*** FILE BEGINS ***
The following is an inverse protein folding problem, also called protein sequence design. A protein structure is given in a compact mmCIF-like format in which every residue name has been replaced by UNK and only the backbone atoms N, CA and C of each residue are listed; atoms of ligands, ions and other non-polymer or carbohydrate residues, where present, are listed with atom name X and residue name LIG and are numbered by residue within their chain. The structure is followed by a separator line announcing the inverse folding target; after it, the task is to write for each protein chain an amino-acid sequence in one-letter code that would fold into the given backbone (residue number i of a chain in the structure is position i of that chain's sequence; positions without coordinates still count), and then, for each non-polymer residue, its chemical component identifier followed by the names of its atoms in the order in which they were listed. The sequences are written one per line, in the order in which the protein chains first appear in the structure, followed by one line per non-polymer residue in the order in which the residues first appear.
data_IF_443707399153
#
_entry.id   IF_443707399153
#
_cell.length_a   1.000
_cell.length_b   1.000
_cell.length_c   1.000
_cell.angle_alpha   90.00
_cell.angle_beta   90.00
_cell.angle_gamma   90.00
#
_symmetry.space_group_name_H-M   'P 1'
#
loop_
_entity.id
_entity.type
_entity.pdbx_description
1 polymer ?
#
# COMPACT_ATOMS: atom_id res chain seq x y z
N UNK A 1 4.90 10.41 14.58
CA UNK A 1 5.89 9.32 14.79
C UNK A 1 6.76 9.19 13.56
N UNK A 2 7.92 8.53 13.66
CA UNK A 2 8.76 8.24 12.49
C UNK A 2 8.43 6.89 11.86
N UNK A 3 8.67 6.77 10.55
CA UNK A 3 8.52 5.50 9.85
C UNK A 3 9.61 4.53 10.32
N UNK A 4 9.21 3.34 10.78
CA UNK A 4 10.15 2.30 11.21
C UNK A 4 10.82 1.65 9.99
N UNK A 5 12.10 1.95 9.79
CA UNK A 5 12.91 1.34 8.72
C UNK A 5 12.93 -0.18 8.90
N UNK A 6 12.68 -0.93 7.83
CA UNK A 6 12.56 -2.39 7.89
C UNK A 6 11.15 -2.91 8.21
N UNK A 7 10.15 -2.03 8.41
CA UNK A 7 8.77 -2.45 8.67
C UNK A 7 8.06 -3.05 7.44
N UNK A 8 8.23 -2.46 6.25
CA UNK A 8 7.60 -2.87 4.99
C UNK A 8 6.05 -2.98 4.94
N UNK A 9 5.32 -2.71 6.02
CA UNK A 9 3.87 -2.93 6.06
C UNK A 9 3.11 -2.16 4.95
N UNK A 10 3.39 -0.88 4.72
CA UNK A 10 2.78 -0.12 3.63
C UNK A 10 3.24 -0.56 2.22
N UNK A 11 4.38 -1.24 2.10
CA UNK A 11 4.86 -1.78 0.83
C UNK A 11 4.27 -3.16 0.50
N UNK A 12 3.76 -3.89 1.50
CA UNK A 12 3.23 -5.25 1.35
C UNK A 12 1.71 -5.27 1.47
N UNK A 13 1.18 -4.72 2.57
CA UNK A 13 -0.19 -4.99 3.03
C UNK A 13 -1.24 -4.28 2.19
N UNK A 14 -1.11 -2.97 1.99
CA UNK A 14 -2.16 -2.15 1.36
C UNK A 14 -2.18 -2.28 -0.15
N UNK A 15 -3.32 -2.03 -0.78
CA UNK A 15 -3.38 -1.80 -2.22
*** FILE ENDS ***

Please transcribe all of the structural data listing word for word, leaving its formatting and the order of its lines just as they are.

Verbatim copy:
The following is an inverse protein folding problem, also called protein sequence design. A protein structure is given in a compact mmCIF-like format in which every residue name has been replaced by UNK and only the backbone atoms N, CA and C of each residue are listed; atoms of ligands, ions and other non-polymer or carbohydrate residues, where present, are listed with atom name X and residue name LIG and are numbered by residue within their chain. The structure is followed by a separator line announcing the inverse folding target; after it, the task is to write for each protein chain an amino-acid sequence in one-letter code that would fold into the given backbone (residue number i of a chain in the structure is position i of that chain's sequence; positions without coordinates still count), and then, for each non-polymer residue, its chemical component identifier followed by the names of its atoms in the order in which they were listed. The sequences are written one per line, in the order in which the protein chains first appear in the structure, followed by one line per non-polymer residue in the order in which the residues first appear.
data_IF_443707399153
#
_entry.id   IF_443707399153
#
_cell.length_a   1.000
_cell.length_b   1.000
_cell.length_c   1.000
_cell.angle_alpha   90.00
_cell.angle_beta   90.00
_cell.angle_gamma   90.00
#
_symmetry.space_group_name_H-M   'P 1'
#
loop_
_entity.id
_entity.type
_entity.pdbx_description
1 polymer ?
#
# COMPACT_ATOMS: atom_id res chain seq x y z
N UNK A 1 4.90 10.41 14.58
CA UNK A 1 5.89 9.32 14.79
C UNK A 1 6.76 9.19 13.56
N UNK A 2 7.92 8.53 13.66
CA UNK A 2 8.76 8.24 12.49
C UNK A 2 8.43 6.89 11.86
N UNK A 3 8.67 6.77 10.55
CA UNK A 3 8.52 5.50 9.85
C UNK A 3 9.61 4.53 10.32
N UNK A 4 9.21 3.34 10.78
CA UNK A 4 10.15 2.30 11.21
C UNK A 4 10.82 1.65 9.99
N UNK A 5 12.10 1.95 9.79
CA UNK A 5 12.91 1.34 8.72
C UNK A 5 12.93 -0.18 8.90
N UNK A 6 12.68 -0.93 7.83
CA UNK A 6 12.56 -2.39 7.89
C UNK A 6 11.15 -2.91 8.21
N UNK A 7 10.15 -2.03 8.41
CA UNK A 7 8.77 -2.45 8.67
C UNK A 7 8.06 -3.05 7.44
N UNK A 8 8.23 -2.46 6.25
CA UNK A 8 7.60 -2.87 4.99
C UNK A 8 6.05 -2.98 4.94
N UNK A 9 5.32 -2.71 6.02
CA UNK A 9 3.87 -2.93 6.06
C UNK A 9 3.11 -2.16 4.95
N UNK A 10 3.39 -0.88 4.72
CA UNK A 10 2.78 -0.12 3.63
C UNK A 10 3.24 -0.56 2.22
N UNK A 11 4.38 -1.24 2.10
CA UNK A 11 4.86 -1.78 0.83
C UNK A 11 4.27 -3.16 0.50
N UNK A 12 3.76 -3.89 1.50
CA UNK A 12 3.23 -5.25 1.35
C UNK A 12 1.71 -5.27 1.47
N UNK A 13 1.18 -4.72 2.57
CA UNK A 13 -0.19 -4.99 3.03
C UNK A 13 -1.24 -4.28 2.19
N UNK A 14 -1.11 -2.97 1.99
CA UNK A 14 -2.16 -2.15 1.36
C UNK A 14 -2.18 -2.28 -0.15
N UNK A 15 -3.32 -2.03 -0.78
CA UNK A 15 -3.38 -1.80 -2.22